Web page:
Every time I saw Glenn after that, he had a new book coming out—one of so many artist monographs, or Madonna’s Sex, which he edited, or his own books, which include the anthologies Soap Box, Like Art: Glenn O’Brien on Advertising, and Penance.
To my knowledge, Penance is the first book ever to pull back the curtain back on a church confessional. It was based on an evening in 2012 when Glenn, who grew up Catholic and was educated by Jesuits, wore priestly robes and took the confessions of sinners who came to the Chelsea Hotel to be absolved of their sins. Hilarious! We each received a print by Richard Prince in return for letting “Father G” publish our secrets. Raised in a Jewish household, I’d never done anything like it, except maybe in therapy. Put on the spot, I couldn’t think of any sins.
“Then why are you confessing?” he asked. “Have you ever prostituted yourself?” A leading question. “Did you get f—ed in the end?” How many priests would ask that? “No,” I said. “I had to do all the work.” Other people took the whole thing more seriously, he said. They cried. They admitted wanting to murderous impulses. Glenn played the part to the hilt.
He married Nanni, his third wife, in 1999—she was a publicist at Barney’s when Glenn was a creative director—and they had a son, Oscar, now 16. He sold his house in Bridgehampton and bought a modernist manse in West Cornwall, Connecticut that had been the haunt of a famous yogi. When I’d go there for holiday weekends, Glenn would pick me up from the train in his Tesla. He loved that car. Sometimes he and Gina had other guests, usually Walter Robinson and his wife, Lisa Rosen. Occasionally, Terence, Glenn’s adult son with his first wife, would be there, too. We did country things like go for walks, tell stories, read, swim, eat, visit nearby friends, watch Glenn cook the bacon and squeeze the oranges for breakfast.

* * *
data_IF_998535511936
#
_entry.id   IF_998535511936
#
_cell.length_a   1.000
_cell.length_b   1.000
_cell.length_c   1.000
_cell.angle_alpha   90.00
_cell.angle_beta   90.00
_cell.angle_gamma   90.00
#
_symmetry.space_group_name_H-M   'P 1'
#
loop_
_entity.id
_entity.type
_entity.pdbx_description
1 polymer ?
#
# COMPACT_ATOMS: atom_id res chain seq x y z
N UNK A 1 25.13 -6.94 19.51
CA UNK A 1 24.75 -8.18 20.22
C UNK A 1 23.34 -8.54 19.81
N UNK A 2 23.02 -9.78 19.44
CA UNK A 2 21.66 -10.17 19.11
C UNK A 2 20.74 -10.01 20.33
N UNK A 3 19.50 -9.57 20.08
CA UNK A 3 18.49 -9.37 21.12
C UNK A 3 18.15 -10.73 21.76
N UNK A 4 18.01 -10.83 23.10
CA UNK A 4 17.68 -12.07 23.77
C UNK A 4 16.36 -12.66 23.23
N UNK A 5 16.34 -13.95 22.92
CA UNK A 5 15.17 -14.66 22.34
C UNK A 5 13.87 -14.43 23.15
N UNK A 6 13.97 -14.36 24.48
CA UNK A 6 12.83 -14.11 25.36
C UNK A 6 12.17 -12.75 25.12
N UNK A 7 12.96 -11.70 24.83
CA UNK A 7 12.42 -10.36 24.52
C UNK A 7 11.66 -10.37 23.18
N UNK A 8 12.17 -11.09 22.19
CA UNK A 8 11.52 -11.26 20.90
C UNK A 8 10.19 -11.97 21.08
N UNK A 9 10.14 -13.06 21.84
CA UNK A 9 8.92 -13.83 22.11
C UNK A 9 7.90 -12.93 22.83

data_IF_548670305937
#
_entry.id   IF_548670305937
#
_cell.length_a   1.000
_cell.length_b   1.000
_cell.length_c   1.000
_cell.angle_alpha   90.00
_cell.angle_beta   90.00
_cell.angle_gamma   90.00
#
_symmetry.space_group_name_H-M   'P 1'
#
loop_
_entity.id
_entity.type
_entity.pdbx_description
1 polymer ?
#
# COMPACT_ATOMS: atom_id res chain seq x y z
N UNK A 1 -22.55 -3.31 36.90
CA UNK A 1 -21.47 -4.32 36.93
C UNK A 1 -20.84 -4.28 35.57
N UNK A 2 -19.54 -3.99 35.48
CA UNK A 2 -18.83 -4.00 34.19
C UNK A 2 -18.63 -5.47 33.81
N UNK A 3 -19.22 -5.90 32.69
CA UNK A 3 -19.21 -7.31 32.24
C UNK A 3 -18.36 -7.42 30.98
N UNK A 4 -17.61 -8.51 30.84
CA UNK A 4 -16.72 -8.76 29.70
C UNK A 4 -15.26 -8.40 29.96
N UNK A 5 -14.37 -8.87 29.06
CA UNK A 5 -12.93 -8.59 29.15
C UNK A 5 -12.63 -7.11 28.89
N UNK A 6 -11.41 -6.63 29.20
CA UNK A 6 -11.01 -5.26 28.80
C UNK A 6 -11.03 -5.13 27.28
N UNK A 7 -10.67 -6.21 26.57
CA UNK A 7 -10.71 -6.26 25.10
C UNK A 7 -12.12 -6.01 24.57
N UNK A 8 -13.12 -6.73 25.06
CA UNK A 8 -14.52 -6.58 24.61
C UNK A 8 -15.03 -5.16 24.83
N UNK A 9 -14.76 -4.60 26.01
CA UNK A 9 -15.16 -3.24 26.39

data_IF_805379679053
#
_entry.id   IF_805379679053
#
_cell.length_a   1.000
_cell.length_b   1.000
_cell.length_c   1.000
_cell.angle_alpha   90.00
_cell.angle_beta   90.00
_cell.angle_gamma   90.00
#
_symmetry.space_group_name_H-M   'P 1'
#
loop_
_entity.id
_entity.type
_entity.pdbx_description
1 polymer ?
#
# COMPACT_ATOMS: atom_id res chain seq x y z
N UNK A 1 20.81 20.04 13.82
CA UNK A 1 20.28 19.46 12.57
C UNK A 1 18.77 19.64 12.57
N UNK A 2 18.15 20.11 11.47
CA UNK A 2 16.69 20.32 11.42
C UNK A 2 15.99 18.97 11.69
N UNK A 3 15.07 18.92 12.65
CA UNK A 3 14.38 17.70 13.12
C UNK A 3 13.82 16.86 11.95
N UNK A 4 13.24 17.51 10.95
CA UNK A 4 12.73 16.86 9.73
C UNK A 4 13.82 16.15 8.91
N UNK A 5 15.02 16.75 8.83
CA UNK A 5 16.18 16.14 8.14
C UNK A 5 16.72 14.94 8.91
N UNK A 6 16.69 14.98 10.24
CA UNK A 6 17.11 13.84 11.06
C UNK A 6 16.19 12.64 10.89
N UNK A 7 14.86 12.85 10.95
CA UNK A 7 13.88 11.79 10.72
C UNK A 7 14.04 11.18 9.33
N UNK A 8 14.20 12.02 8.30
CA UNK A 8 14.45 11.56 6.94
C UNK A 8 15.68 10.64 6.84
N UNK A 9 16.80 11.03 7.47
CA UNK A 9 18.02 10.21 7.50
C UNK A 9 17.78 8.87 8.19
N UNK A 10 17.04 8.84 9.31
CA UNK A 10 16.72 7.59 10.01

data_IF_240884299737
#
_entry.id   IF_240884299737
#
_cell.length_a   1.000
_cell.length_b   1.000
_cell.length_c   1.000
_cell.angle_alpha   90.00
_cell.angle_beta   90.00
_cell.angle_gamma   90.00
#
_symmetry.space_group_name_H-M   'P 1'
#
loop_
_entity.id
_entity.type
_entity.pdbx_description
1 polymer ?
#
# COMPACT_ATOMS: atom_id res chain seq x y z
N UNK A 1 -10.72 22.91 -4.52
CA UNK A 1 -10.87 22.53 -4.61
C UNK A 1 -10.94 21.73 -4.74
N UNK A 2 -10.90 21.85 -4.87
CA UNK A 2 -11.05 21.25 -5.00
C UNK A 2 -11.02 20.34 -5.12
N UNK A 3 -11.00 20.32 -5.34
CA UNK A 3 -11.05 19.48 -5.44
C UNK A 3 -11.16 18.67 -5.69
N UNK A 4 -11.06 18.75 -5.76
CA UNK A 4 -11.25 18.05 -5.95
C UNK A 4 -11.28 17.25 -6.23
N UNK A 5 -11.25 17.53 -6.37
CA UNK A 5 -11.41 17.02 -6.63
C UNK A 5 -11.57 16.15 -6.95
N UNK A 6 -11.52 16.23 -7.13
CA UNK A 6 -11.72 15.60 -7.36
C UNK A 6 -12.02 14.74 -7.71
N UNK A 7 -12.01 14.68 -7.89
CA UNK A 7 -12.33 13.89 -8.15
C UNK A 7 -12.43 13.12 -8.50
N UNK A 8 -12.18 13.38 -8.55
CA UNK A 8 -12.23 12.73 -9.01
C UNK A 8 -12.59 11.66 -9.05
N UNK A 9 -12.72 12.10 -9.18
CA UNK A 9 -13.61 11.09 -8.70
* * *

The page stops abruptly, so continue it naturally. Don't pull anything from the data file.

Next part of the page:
He’d spent a fortune remaking the house into a thing of beauty. It had room for his collections—of furniture, art, books, and records—that wouldn’t fit in his NoHo loft. There was always good music in the air, often jazz, sometimes R&B. Glenn had great taste in everything. I loved his library. He had hundreds of books. There were piles in every room (including the bathrooms) of Donald Barthelme, Jane Bowles, Iris Owens, James Baldwin, H.L. Mencken, Virgil, Homer, and so on through the centuries. He’d read everything, and could write anything—unless it was about himself.
A few years ago, he told me he had a contract to write a memoir. It would be his personal experience of the art world since Warhol. But suddenly he was blocked. He couldn’t seem to get it done.
Last New Year’s, I drove to West Cornwall with Nan Goldin. (Glenn wrote the essay for her book, Diving for Pearls, and she appeared on his Apple TV talk show, “Tea at the Beatrice.”) Glenn was not the usual Glenn. He didn’t make breakfast. He didn’t play records. He was terribly frail, weakened by treatments for a cancerous spine. He didn’t try to to hide how frightened he was of dying. “I love you,” he said, repeatedly, to every friend who came near. Back in New York, in the succeeding months, many—a great many—did. The other day, Lisa Rosen recalled a line from “Epitah,” a poem by Merritt Malloy that was a favorite of Glenn’s.
Love doesn’t die,
So when all that’s left of me,
Give me away.
What greater gift could there be? Read his books. In them is the Glenn I knew, the Glenn who could do anything—except live forever.
That’s what happens when you’re too smart for the room.